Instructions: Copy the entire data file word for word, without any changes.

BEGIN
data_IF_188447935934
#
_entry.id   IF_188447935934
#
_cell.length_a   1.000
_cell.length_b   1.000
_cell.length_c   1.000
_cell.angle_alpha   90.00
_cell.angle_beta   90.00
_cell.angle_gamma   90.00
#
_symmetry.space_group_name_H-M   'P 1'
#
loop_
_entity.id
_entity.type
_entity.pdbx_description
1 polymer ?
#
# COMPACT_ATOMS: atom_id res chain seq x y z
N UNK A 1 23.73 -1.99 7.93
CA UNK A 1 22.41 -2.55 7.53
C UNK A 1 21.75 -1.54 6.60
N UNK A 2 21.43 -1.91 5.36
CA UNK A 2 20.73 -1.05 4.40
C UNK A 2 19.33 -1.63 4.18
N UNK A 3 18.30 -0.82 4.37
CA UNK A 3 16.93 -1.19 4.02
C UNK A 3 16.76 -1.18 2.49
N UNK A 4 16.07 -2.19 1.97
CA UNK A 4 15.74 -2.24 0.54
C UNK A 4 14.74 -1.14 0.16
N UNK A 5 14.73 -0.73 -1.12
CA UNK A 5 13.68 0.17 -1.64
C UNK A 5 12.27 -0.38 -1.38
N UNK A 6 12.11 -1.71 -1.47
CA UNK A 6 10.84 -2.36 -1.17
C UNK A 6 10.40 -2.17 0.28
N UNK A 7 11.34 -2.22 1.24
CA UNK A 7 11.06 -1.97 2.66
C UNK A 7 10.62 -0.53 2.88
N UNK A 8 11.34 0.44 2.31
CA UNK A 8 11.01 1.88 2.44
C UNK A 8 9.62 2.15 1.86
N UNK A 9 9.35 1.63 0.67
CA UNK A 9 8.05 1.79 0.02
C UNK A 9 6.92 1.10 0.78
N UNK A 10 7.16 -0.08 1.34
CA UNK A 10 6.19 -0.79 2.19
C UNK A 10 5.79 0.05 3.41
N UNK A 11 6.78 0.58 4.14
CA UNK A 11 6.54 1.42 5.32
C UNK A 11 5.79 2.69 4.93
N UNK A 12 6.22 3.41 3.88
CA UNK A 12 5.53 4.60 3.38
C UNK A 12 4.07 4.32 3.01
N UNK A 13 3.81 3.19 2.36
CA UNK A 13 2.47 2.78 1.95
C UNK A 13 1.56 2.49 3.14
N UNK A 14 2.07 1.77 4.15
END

data_IF_188447935934
#
_entry.id   IF_188447935934
#
_cell.length_a   1.000
_cell.length_b   1.000
_cell.length_c   1.000
_cell.angle_alpha   90.00
_cell.angle_beta   90.00
_cell.angle_gamma   90.00
#
_symmetry.space_group_name_H-M   'P 1'
#
loop_
_entity.id
_entity.type
_entity.pdbx_description
1 polymer ?
#
# COMPACT_ATOMS: atom_id res chain seq x y z
N UNK A 1 23.73 -1.99 7.93
CA UNK A 1 22.41 -2.55 7.53
C UNK A 1 21.75 -1.54 6.60
N UNK A 2 21.43 -1.91 5.36
CA UNK A 2 20.73 -1.05 4.40
C UNK A 2 19.33 -1.63 4.18
N UNK A 3 18.30 -0.82 4.37
CA UNK A 3 16.93 -1.19 4.02
C UNK A 3 16.76 -1.18 2.49
N UNK A 4 16.07 -2.19 1.97
CA UNK A 4 15.74 -2.24 0.54
C UNK A 4 14.74 -1.14 0.16
N UNK A 5 14.73 -0.73 -1.12
CA UNK A 5 13.68 0.17 -1.64
C UNK A 5 12.27 -0.38 -1.38
N UNK A 6 12.11 -1.71 -1.47
CA UNK A 6 10.84 -2.36 -1.17
C UNK A 6 10.40 -2.17 0.28
N UNK A 7 11.34 -2.22 1.24
CA UNK A 7 11.06 -1.97 2.66
C UNK A 7 10.62 -0.53 2.88
N UNK A 8 11.34 0.44 2.31
CA UNK A 8 11.01 1.88 2.44
C UNK A 8 9.62 2.15 1.86
N UNK A 9 9.35 1.63 0.67
CA UNK A 9 8.05 1.79 0.02
C UNK A 9 6.92 1.10 0.78
N UNK A 10 7.16 -0.08 1.34
CA UNK A 10 6.19 -0.79 2.19
C UNK A 10 5.79 0.05 3.41
N UNK A 11 6.78 0.58 4.14
CA UNK A 11 6.54 1.42 5.32
C UNK A 11 5.79 2.69 4.93
N UNK A 12 6.22 3.41 3.88
CA UNK A 12 5.53 4.60 3.38
C UNK A 12 4.07 4.32 3.01
N UNK A 13 3.81 3.19 2.36
CA UNK A 13 2.47 2.78 1.95
C UNK A 13 1.56 2.49 3.14
N UNK A 14 2.07 1.77 4.15